Bam. She ate everything. She was pushing the bowl around licking the bottom of it. Now she's trotting around the house like a champ and there is no remnant of the fragile creature that I saw before. Either I'm a hero, or I'm in a world of trouble for creating this canned-food monster. Either way, I had to do something. The poor thing was so weak, and she wouldn't eat.
Now it is dark outside and I need to close the blinds for the evening. I took a swim in the twilight with Sadie inspecting the perimeter of the yard. I've spoiled Mister, the cat, as well with extra canned food. He, too, has lost too much weight. (This is the same cat who spent the day in the gutter last year.) I miss my cats, though. I miss my home. I miss Barry. It's nice to miss home. I like being here with my brother's animals, and it reminds me how much I like my own place and my own animals.
Today was supposed to be a day of writing. I wrote some this morning, then went to lunch with some friends. That put me to sleep for the best part of the afternoon. When I woke up I wrote some more on my story, then I started this contemplation. I suppose that technically I am still writing, but it's not getting me closer to finishing my story. Tomorrow is another day.
Now, it's time to turn in for the evening.
If you've followed this blog, you'll know that we enjoy visiting thrift stores. This is not always a healthy endeavor for admitted hoarders. We have more dishes and such than we have space for – but then, we already did before we ever discovered these places. Austin has some excellent stores, each with their own personality. Next-To-New has serious furniture and dinnerware and I have quite a nice collection of photos of the Tranniquins at Top Drawer.
Every once in a while we'll come across an objet d'art that we recognize. I always enjoy finding in these thrift stores old pieces that my friends have made (even if this might tend to indicate [or confirm] that the clientele for contemporary art is retiring, downsizing and/or going home to meet their maker.) We found a pigeon that my friend, Glo Coalson, had made about 20 years earlier. He was cracked, but he was a Glo Coalson.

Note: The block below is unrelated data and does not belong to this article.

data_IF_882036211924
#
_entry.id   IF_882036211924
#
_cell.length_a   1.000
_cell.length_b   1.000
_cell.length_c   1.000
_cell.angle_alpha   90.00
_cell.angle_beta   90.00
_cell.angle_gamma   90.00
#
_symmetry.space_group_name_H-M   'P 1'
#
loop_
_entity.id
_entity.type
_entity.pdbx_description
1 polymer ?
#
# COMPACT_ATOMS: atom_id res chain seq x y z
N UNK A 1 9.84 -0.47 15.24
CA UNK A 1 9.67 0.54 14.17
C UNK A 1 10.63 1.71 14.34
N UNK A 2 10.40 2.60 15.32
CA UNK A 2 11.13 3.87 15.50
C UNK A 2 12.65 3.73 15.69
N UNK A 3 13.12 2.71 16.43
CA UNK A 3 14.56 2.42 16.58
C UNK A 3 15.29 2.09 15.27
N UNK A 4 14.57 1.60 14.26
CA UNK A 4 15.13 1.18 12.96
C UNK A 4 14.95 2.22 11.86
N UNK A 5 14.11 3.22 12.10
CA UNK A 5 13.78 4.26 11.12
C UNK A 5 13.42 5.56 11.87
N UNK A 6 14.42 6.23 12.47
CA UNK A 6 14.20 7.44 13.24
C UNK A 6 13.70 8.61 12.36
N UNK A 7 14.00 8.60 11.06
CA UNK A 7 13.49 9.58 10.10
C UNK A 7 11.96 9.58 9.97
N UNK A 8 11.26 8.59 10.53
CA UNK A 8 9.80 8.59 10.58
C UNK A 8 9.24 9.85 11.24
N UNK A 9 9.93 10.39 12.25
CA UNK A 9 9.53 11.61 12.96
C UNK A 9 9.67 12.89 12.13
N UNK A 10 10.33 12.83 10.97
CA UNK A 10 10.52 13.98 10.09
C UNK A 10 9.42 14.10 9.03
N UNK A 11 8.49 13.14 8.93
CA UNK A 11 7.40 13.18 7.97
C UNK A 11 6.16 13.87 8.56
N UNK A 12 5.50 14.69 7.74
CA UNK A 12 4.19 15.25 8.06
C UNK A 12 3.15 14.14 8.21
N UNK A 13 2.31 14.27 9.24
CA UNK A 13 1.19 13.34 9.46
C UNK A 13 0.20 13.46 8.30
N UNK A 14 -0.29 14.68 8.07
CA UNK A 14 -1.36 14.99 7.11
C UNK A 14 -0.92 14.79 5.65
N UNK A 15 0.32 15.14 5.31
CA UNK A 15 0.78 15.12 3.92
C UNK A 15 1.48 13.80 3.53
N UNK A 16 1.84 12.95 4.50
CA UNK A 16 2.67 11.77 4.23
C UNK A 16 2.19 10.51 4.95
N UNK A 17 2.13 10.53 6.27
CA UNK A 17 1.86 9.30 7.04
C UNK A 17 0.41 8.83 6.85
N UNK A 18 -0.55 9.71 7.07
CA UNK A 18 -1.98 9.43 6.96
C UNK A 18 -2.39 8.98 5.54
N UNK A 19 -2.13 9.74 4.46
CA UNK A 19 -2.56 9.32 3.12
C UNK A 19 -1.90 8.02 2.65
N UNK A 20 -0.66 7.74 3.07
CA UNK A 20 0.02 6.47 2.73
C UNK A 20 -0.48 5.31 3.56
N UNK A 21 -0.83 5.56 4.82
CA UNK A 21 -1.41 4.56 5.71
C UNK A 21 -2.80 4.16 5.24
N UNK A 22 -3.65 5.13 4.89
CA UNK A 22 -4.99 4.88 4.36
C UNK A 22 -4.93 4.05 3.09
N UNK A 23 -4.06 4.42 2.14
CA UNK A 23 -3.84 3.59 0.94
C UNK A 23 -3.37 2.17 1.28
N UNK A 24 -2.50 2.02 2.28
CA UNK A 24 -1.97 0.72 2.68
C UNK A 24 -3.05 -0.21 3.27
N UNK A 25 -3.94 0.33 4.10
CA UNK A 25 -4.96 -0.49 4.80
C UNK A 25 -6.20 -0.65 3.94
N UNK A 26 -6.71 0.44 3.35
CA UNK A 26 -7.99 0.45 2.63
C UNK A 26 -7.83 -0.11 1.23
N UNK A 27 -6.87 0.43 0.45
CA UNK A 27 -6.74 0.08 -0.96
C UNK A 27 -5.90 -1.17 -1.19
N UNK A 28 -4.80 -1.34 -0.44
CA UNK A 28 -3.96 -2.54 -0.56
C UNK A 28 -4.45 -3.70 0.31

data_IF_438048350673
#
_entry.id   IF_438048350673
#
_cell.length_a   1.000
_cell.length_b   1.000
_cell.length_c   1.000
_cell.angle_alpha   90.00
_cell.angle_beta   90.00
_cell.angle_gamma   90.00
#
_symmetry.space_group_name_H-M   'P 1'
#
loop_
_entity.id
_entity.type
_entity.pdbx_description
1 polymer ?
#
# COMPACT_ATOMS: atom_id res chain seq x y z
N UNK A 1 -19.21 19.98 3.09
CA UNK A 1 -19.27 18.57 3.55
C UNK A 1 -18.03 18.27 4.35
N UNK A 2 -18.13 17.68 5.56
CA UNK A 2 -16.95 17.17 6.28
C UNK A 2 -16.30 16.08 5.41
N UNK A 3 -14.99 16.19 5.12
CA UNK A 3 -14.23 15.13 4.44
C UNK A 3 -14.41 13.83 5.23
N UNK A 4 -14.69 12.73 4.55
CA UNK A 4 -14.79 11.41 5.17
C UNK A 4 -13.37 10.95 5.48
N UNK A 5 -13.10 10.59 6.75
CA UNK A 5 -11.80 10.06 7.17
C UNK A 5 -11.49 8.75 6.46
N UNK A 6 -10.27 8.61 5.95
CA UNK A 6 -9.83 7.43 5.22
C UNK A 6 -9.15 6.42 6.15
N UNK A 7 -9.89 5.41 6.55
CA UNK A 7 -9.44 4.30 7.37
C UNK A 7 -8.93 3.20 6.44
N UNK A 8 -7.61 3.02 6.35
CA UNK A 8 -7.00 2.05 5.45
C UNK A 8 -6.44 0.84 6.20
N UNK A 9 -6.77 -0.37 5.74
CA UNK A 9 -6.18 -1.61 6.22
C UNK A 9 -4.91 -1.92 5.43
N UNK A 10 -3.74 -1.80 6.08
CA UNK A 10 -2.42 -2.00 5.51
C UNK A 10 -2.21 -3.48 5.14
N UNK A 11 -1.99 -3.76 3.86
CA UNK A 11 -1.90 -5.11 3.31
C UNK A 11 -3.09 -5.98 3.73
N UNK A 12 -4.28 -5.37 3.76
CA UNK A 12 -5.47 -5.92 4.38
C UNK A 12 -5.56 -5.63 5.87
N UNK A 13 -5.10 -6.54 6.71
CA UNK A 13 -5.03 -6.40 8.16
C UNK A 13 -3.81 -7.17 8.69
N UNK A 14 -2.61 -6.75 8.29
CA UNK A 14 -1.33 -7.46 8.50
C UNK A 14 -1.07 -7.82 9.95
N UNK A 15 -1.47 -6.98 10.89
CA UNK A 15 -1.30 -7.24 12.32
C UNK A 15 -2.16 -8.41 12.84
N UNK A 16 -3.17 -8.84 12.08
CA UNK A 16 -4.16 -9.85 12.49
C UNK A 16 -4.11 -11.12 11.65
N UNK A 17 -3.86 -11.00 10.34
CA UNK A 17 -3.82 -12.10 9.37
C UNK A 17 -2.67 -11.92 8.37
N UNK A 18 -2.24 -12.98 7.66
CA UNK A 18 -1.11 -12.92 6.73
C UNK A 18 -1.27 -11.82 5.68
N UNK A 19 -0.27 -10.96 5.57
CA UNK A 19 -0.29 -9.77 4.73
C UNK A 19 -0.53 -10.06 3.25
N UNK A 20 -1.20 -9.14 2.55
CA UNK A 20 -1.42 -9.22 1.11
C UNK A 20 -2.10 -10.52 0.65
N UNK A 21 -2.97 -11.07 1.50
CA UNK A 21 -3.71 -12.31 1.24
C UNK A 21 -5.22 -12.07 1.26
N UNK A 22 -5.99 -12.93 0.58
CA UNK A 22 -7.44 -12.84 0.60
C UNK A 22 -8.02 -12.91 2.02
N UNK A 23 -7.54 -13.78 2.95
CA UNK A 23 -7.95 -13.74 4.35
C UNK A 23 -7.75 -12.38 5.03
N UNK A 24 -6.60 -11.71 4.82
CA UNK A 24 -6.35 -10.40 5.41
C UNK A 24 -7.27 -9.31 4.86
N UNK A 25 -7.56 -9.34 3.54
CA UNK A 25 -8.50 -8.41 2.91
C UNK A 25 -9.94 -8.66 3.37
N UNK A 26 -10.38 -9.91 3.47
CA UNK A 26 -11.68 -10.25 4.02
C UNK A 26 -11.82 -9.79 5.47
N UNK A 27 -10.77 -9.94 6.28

Eventually, we came to see this as a milestone for the artist. We came across a piece made by Jason Hooper, who began working as a professional artist full-time relatively recently. It kind of felt like he had 'made it', because his work was surfacing in these stores. Another friend of mine – a weaver – found a garment of hers at Goodwill. (She had sold it originally for $400 and Goodwill had it marked at $12.) We now have a quest: Barry always checks the jewelry sections when we go to one of these stores, just to see if his work has made it here yet. (His work is already on the black market in Dallas. Two clients have reported that they had Barry's jewelry stolen there.)
So, I have mixed feelings about finding books by my hero, G. M. Malliet, at a used bookstore. On the one hand, I know that authors aren't generally paid royalties from their books that are sold in 2nd-hand stores. But, is this a milestone for her? Surely this is an indication that she is selling well enough to be able to have landed in a Half-Price bookstore. I'm excited, regardless. She may not make any money for these three copies that are here, but I feel that this speaks volumes for her career.
Fortunately for me, I already own all of these books, so I wasn't faced with any moral dilemmas. I very much believe in financially supporting artists that I like, though I have been known to buy the occasional book from a used bookstore. I have this romantic notion that I'll find the Next Big Book for me there – one that will make all of my literary dreams come true. I usually stumble across gems by accident. One can hope...
I'll leave you with this bit of advise: If you think that drinking 16 oz of espresso is a good idea – even if you REALLY think it's a great idea and have visions of being so very productive afterward – don't. Just don't do it. Trust me.